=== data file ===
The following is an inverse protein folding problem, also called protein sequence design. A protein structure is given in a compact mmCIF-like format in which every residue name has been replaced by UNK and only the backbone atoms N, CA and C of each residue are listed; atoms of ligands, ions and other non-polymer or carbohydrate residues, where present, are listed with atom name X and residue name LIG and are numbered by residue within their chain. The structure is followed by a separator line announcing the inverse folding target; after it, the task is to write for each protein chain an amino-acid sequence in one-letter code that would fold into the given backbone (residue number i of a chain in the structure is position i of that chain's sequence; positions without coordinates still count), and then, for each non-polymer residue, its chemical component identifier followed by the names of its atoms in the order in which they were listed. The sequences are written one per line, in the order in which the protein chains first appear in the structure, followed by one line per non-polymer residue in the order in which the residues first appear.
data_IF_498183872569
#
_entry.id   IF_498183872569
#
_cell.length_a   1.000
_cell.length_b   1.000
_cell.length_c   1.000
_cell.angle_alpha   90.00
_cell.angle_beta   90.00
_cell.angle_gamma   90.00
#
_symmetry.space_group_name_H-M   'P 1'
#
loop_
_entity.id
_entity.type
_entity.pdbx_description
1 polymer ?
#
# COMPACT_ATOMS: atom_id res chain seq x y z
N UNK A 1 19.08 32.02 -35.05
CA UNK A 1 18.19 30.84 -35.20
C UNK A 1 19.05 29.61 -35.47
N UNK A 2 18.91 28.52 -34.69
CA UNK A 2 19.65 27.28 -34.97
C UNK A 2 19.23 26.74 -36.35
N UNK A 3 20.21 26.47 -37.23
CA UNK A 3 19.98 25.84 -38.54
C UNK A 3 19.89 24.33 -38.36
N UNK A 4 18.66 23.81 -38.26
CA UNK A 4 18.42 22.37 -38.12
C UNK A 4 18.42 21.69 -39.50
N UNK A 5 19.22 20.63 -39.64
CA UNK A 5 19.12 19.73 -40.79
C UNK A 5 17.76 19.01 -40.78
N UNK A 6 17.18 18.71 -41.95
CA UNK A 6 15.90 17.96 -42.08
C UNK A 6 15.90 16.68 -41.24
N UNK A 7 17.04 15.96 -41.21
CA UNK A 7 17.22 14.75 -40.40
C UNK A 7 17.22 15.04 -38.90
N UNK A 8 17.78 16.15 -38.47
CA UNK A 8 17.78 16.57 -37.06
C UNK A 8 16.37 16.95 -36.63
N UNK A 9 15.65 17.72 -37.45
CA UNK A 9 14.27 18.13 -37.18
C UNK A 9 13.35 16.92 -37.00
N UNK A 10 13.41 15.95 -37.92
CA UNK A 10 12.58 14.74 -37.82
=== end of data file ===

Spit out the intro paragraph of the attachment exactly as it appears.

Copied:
The following is an inverse protein folding problem, also called protein sequence design. A protein structure is given in a compact mmCIF-like format in which every residue name has been replaced by UNK and only the backbone atoms N, CA and C of each residue are listed; atoms of ligands, ions and other non-polymer or carbohydrate residues, where present, are listed with atom name X and residue name LIG and are numbered by residue within their chain. The structure is followed by a separator line announcing the inverse folding target; after it, the task is to write for each protein chain an amino-acid sequence in one-letter code that would fold into the given backbone (residue number i of a chain in the structure is position i of that chain's sequence; positions without coordinates still count), and then, for each non-polymer residue, its chemical component identifier followed by the names of its atoms in the order in which they were listed. The sequences are written one per line, in the order in which the protein chains first appear in the structure, followed by one line per non-polymer residue in the order in which the residues first appear.